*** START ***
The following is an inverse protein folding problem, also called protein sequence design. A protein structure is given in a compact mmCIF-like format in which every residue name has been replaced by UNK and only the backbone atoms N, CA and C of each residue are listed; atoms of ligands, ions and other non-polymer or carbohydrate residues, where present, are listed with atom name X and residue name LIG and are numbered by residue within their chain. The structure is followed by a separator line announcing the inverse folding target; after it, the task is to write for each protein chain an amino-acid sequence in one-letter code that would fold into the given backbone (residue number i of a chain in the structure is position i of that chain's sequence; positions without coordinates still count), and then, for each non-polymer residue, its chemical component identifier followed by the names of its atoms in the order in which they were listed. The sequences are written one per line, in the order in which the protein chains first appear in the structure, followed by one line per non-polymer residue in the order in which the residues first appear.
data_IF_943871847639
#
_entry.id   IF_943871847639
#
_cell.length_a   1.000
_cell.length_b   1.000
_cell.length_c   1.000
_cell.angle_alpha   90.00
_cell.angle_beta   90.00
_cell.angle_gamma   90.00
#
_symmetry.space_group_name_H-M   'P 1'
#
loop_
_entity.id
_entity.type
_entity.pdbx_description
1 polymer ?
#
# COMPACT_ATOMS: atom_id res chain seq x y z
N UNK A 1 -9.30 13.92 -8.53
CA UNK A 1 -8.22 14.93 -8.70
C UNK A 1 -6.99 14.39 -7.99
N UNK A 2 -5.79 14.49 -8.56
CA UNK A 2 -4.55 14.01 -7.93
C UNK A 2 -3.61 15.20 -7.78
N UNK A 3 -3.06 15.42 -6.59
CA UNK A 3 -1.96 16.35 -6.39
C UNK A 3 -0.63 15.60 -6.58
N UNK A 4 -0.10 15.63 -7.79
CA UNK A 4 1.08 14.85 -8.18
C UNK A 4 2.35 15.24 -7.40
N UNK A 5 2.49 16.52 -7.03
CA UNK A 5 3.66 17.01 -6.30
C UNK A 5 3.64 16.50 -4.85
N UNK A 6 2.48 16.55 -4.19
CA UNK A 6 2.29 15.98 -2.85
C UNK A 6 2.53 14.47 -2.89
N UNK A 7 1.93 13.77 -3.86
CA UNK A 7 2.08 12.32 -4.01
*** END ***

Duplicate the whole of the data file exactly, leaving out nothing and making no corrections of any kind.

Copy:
The following is an inverse protein folding problem, also called protein sequence design. A protein structure is given in a compact mmCIF-like format in which every residue name has been replaced by UNK and only the backbone atoms N, CA and C of each residue are listed; atoms of ligands, ions and other non-polymer or carbohydrate residues, where present, are listed with atom name X and residue name LIG and are numbered by residue within their chain. The structure is followed by a separator line announcing the inverse folding target; after it, the task is to write for each protein chain an amino-acid sequence in one-letter code that would fold into the given backbone (residue number i of a chain in the structure is position i of that chain's sequence; positions without coordinates still count), and then, for each non-polymer residue, its chemical component identifier followed by the names of its atoms in the order in which they were listed. The sequences are written one per line, in the order in which the protein chains first appear in the structure, followed by one line per non-polymer residue in the order in which the residues first appear.
data_IF_943871847639
#
_entry.id   IF_943871847639
#
_cell.length_a   1.000
_cell.length_b   1.000
_cell.length_c   1.000
_cell.angle_alpha   90.00
_cell.angle_beta   90.00
_cell.angle_gamma   90.00
#
_symmetry.space_group_name_H-M   'P 1'
#
loop_
_entity.id
_entity.type
_entity.pdbx_description
1 polymer ?
#
# COMPACT_ATOMS: atom_id res chain seq x y z
N UNK A 1 -9.30 13.92 -8.53
CA UNK A 1 -8.22 14.93 -8.70
C UNK A 1 -6.99 14.39 -7.99
N UNK A 2 -5.79 14.49 -8.56
CA UNK A 2 -4.55 14.01 -7.93
C UNK A 2 -3.61 15.20 -7.78
N UNK A 3 -3.06 15.42 -6.59
CA UNK A 3 -1.96 16.35 -6.39
C UNK A 3 -0.63 15.60 -6.58
N UNK A 4 -0.10 15.63 -7.79
CA UNK A 4 1.08 14.85 -8.18
C UNK A 4 2.35 15.24 -7.40
N UNK A 5 2.49 16.52 -7.03
CA UNK A 5 3.66 17.01 -6.30
C UNK A 5 3.64 16.50 -4.85
N UNK A 6 2.48 16.55 -4.19
CA UNK A 6 2.29 15.98 -2.85
C UNK A 6 2.53 14.47 -2.89
N UNK A 7 1.93 13.77 -3.86
CA UNK A 7 2.08 12.32 -4.01